Lee’s army; and the fact that their families matched the men’s determination to fight and win. In hood’s texas Brigade, Susannah J. Using the letters, newspaper accounts, official reports, members of the texas brigade volunteered for a unit that moved them over a thousand miles from home, memoirs, diaries, and military records of nearly 600 brigade members, Ural argues that the average Texas Brigade volunteer possessed an unusually strong devotion to southern independence: whereas most Texans and Arkansans fought in the West or Trans- Mississippi West, believing that they would exert the greatest influence on the war’s outcome by fighting near the Confederate capital in Richmond.

Hood's Texas Brigade: The Soldiers and Families of the Confederacy's Most Celebrated Unit Conflicting Worlds: New Dimensions of the American Civil War #ad - Lee from the seven days battles in 1862 to the surrender at Appomattox in 1865. Savas Beatie. History. Ural presents a nontraditional unit history that traces the experiences of these soldiers and their families to gauge the war’s effect on them and to understand their role in the white South’s struggle for independence.

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Under the Crescent Moon with the XI Corps in the Civil War. Volume 2: From Gettysburg to Victory, 1863-1865

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Savas Beatie #ad - 2: from gettysburg to victory, 1863-1865, James S. Despite its sacrifices in the Eastern campaigns and successes in Tennessee, the reputation of the XI Corps is one of cowardice and failure. Under the crescent moon a reference to the crescent badge assigned to the corps is the first study of this misunderstood organization.

The first volume, opens with the organization of the corps and a lively description of the men in the ranks, From the Defenses of Washington to Chancellorsville, the officers who led them, the regiments forming it, 1862-1863, and the German immigrants who comprised a sizable portion of the corps. Although the brunt of stonewall jackson’s flank attack fell upon the men of the XI Corps, the manner in which they fought and many other details of that misunderstood struggle are fully examined here for the first time, and at a depth no other study has attempted.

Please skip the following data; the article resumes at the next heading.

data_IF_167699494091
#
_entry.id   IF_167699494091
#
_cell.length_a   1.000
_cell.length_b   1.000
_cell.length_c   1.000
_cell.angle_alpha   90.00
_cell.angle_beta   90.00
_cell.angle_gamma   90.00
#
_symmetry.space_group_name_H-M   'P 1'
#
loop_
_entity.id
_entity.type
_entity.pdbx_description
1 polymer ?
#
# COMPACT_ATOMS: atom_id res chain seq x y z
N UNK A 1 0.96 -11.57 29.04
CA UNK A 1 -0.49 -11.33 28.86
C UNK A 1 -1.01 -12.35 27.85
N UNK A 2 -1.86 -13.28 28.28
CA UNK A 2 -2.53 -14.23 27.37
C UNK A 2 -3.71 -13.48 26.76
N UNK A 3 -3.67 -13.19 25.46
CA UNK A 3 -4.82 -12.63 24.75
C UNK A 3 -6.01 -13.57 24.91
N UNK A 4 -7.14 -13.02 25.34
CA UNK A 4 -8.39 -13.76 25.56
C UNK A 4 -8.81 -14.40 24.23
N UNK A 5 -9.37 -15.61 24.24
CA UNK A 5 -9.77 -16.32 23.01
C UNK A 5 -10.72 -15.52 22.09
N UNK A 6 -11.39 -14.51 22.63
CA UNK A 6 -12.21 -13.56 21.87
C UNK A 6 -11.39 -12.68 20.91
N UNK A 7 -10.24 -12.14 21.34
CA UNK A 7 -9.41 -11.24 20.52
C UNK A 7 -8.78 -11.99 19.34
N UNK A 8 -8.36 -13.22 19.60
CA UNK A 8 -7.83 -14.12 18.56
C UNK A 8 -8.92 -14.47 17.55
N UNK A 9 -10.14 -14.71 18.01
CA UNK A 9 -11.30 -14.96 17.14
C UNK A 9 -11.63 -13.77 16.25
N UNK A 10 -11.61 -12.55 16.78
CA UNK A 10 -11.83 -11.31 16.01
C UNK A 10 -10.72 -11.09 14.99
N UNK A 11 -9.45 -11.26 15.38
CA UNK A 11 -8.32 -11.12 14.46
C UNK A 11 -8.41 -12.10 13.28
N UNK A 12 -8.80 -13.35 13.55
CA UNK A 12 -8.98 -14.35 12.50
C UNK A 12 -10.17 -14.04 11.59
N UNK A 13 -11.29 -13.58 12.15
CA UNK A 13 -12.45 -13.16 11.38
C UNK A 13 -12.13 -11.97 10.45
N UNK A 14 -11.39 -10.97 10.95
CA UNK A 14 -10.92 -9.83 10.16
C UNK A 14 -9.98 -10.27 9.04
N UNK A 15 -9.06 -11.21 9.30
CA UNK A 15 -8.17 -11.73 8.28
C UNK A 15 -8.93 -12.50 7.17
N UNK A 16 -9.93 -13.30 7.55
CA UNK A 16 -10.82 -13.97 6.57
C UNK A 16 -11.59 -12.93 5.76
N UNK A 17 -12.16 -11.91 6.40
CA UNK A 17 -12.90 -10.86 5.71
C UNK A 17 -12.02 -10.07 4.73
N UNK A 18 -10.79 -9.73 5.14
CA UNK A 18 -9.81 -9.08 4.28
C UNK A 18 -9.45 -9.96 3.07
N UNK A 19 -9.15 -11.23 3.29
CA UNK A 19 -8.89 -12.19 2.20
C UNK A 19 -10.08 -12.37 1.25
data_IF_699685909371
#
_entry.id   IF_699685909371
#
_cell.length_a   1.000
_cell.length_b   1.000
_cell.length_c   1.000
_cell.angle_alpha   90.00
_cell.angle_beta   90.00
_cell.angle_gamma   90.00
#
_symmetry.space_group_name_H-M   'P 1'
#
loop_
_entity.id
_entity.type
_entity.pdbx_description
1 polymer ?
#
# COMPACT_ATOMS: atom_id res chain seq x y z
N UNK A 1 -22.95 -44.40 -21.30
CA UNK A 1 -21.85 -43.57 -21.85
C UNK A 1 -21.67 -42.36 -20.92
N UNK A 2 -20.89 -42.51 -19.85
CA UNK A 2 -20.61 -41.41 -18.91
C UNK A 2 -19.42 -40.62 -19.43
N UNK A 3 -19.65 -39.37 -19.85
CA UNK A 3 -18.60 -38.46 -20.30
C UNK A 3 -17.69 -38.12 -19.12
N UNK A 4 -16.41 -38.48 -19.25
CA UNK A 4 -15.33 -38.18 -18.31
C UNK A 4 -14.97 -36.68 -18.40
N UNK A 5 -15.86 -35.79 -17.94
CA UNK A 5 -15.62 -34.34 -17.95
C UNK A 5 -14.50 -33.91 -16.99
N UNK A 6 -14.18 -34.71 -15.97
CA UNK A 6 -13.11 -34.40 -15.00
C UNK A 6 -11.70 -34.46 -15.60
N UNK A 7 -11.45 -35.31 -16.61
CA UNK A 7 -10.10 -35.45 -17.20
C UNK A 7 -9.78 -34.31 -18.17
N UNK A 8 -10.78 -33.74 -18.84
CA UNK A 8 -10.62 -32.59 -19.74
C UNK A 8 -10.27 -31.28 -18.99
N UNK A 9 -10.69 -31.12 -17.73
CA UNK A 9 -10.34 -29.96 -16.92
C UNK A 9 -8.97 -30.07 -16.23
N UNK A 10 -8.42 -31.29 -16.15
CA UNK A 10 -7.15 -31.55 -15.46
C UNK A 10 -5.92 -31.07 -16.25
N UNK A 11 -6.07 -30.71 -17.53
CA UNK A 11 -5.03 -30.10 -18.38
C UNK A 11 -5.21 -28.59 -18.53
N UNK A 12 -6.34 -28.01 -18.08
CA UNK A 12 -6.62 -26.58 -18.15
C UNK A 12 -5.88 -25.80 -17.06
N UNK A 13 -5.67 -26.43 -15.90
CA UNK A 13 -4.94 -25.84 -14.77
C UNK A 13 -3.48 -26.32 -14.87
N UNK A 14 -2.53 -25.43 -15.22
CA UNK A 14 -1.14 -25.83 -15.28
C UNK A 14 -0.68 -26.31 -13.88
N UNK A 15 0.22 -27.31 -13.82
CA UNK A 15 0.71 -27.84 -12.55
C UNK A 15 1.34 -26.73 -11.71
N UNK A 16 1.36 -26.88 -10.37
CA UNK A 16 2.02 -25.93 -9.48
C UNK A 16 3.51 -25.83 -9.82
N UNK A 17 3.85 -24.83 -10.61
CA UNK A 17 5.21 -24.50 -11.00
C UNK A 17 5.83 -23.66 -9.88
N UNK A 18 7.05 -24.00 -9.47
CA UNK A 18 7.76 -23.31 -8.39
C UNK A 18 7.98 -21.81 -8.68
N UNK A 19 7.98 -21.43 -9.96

Under the Crescent Moon with the XI Corps in the Civil War. Volume 2: From Gettysburg to Victory, 1863-1865 #ad - Thereafter, and marched through brutal december weather without adequate clothing, the corps hastened westward to reinforce a Union army in besieged Chattanooga, or provisions to help rescue a second Northern army under siege in Knoxville, shoes, Tennessee. Savas Beatie. This long overdue study will stand as the definitive history of the XI Corps.

. As the author demonstrates time and again, the men of the XI Corps were good soldiers unworthy of the stigma that has haunted them to this day. Pula completes his magisterial work on this important Union command. The xi corps served in the army of the potomac for just twelve months September 1862-August 1863, during which it played a pivotal role in the critical battles of Chancellorsville and Gettysburg.

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Normandy '44: D-Day and the Epic 77-Day Battle for France

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Atlantic Monthly Press #ad - For both sides, the challenges were enormous. Savas Beatie. The brutal landings on the five beaches and subsequent battles across the plains and through the lanes and hedgerows of normandy―a campaign that, Thunderbolt pilot Archie Maltbie, and through the memories of paratrooper Lieutenant Dick Winters of Easy Company, Rommel, in terms of daily casualties, German ordnance officer Hans Heinze, French resistance leader Robert Leblanc, Montgomery, British corporal and tanker Reg Spittles, was worse than any in World War I―come vividly to life in conferences where the strategic decisions of Eisenhower, and other commanders were made, and many others.